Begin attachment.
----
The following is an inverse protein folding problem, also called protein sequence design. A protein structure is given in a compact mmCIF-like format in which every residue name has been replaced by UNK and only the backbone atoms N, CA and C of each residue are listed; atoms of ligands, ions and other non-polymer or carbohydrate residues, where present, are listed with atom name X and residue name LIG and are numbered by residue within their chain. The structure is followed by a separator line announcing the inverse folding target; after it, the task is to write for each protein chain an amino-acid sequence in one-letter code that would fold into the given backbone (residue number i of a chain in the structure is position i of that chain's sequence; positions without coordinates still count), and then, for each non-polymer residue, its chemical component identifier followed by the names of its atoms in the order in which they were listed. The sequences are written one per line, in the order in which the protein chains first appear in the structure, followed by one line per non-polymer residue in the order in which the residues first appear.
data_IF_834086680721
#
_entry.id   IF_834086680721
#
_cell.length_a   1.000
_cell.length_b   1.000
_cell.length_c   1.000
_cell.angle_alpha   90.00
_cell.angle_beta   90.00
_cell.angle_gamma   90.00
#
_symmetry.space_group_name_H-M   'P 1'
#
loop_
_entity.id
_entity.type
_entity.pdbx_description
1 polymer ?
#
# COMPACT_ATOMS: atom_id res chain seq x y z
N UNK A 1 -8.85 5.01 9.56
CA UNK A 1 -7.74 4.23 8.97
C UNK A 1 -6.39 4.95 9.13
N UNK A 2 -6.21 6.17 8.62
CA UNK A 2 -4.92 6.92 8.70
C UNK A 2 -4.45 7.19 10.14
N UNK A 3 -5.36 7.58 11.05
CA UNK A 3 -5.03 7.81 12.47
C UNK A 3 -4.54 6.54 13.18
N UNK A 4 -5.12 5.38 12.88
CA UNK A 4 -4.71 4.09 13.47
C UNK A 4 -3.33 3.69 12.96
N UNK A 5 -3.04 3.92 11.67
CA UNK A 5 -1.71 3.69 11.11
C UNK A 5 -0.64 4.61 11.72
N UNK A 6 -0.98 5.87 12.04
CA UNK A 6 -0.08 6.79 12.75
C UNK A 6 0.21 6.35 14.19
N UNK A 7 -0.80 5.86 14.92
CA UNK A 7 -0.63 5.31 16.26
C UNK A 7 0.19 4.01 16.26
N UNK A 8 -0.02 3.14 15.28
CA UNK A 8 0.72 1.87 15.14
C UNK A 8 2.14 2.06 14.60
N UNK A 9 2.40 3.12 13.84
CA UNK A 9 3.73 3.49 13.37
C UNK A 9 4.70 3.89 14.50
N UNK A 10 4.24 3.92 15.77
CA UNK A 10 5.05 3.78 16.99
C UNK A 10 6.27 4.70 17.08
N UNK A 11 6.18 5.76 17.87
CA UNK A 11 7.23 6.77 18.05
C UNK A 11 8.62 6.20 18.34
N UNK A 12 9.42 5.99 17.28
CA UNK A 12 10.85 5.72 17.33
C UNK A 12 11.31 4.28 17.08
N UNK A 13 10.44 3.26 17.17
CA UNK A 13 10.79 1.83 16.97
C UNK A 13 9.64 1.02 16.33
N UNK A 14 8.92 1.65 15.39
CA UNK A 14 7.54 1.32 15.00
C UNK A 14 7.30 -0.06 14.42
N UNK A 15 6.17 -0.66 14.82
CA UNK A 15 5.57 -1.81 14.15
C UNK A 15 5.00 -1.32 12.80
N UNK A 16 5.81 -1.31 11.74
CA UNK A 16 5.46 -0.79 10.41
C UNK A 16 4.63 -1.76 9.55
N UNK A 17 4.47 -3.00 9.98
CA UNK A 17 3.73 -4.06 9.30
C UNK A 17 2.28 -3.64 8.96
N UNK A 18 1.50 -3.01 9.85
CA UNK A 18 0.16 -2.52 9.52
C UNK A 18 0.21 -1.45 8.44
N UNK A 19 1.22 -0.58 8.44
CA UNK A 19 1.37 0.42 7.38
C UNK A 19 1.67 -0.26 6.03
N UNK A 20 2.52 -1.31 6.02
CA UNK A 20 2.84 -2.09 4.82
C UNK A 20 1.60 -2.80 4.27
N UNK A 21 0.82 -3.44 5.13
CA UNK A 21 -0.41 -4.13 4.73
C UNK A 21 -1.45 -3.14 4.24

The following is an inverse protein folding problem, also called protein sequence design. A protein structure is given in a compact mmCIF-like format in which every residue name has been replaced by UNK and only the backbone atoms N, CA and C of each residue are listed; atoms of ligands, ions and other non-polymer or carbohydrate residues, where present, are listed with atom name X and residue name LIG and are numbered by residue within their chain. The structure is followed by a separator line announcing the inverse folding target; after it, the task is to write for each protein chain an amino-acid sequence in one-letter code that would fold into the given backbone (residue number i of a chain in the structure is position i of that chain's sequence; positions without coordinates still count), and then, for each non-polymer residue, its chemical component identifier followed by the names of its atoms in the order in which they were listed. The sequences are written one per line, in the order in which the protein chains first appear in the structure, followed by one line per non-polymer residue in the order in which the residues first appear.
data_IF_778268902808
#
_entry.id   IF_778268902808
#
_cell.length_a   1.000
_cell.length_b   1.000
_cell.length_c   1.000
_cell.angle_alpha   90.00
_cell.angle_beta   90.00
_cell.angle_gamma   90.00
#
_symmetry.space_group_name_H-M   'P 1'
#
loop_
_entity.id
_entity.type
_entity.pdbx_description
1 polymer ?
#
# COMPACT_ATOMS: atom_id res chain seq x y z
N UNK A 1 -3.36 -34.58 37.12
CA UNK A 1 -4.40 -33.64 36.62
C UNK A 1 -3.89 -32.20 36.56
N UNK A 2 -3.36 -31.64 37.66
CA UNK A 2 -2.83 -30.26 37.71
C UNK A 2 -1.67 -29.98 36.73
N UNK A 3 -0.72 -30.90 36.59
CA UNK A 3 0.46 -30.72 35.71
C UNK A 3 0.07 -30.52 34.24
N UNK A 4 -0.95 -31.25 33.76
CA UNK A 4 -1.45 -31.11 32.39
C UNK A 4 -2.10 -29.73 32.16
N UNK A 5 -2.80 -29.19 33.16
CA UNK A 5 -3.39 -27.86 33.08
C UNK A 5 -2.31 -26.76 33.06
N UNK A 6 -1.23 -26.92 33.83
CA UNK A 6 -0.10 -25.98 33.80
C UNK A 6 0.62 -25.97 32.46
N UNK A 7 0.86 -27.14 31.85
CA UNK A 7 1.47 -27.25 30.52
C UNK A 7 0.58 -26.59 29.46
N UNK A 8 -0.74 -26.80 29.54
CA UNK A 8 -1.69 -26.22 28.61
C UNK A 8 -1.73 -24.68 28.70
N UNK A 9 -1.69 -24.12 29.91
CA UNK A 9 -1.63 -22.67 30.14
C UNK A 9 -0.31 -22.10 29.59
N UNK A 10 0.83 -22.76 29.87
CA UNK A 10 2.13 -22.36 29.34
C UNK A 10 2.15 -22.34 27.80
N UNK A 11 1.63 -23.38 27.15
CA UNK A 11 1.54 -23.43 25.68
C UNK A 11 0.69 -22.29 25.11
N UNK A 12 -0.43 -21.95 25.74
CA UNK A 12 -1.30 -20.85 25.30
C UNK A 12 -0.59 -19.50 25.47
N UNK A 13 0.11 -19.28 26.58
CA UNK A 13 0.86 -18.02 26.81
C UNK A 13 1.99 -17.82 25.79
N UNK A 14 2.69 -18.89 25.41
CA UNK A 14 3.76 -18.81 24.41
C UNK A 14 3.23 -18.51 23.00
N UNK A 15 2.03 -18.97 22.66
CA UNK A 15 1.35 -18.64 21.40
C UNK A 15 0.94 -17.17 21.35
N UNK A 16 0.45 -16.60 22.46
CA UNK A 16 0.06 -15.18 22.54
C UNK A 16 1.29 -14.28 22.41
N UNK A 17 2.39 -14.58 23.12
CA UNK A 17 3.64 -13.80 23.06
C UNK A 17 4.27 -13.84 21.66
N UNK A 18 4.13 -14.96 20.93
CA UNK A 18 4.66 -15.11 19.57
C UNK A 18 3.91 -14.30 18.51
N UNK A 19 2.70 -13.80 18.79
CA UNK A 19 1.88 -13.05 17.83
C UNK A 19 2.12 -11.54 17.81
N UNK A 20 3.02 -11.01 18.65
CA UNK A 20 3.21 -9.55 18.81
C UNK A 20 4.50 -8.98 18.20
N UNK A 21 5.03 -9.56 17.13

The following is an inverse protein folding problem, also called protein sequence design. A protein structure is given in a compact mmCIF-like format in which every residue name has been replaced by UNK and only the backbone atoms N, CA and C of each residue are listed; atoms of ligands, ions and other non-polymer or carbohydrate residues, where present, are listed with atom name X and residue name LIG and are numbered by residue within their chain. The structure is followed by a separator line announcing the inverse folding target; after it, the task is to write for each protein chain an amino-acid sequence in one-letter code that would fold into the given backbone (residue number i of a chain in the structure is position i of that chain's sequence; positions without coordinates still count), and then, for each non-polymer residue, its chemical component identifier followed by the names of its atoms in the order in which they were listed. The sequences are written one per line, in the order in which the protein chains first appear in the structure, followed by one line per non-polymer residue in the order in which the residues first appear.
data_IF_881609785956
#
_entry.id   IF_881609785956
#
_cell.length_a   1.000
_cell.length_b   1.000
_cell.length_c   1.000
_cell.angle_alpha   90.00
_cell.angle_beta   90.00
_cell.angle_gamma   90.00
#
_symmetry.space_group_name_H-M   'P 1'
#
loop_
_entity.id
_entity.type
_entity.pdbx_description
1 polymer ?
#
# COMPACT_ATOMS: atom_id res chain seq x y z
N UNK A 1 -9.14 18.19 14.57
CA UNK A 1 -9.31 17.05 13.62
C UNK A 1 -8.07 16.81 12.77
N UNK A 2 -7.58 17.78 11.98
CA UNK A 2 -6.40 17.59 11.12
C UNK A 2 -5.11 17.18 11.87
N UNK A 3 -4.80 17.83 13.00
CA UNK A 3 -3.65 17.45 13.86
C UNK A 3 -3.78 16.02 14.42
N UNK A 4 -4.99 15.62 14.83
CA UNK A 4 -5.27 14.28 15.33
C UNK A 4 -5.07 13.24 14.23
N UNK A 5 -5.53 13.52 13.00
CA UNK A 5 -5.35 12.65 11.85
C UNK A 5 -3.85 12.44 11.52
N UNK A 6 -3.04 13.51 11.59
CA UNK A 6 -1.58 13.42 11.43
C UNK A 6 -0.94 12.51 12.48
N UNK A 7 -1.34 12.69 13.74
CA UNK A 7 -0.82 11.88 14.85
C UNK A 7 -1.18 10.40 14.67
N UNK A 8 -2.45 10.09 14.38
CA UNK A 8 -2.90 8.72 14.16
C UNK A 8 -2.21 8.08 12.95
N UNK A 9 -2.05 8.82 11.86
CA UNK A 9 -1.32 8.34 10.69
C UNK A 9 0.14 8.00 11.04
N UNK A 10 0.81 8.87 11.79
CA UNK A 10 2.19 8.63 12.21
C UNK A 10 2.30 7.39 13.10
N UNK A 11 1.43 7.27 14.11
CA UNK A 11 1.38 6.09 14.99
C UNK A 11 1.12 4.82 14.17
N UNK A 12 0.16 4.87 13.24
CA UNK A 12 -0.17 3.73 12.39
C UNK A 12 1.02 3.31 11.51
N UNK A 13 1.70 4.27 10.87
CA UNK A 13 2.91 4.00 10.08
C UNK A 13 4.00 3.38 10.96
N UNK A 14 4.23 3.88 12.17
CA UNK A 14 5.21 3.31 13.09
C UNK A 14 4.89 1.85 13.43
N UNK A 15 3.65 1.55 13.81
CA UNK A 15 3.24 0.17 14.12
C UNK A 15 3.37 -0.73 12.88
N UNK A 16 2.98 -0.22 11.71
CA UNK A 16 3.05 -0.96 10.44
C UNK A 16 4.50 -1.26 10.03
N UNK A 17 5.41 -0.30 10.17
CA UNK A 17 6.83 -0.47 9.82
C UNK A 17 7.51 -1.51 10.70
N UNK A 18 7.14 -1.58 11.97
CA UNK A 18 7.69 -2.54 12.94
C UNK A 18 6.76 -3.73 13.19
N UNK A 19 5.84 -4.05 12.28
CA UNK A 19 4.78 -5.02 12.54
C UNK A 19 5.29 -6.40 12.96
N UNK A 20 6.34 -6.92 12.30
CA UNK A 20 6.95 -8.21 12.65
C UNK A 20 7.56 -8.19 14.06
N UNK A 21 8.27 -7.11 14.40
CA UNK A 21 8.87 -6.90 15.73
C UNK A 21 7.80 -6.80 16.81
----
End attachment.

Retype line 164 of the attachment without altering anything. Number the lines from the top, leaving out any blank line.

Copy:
CA UNK A 20 3.21 -9.55 18.81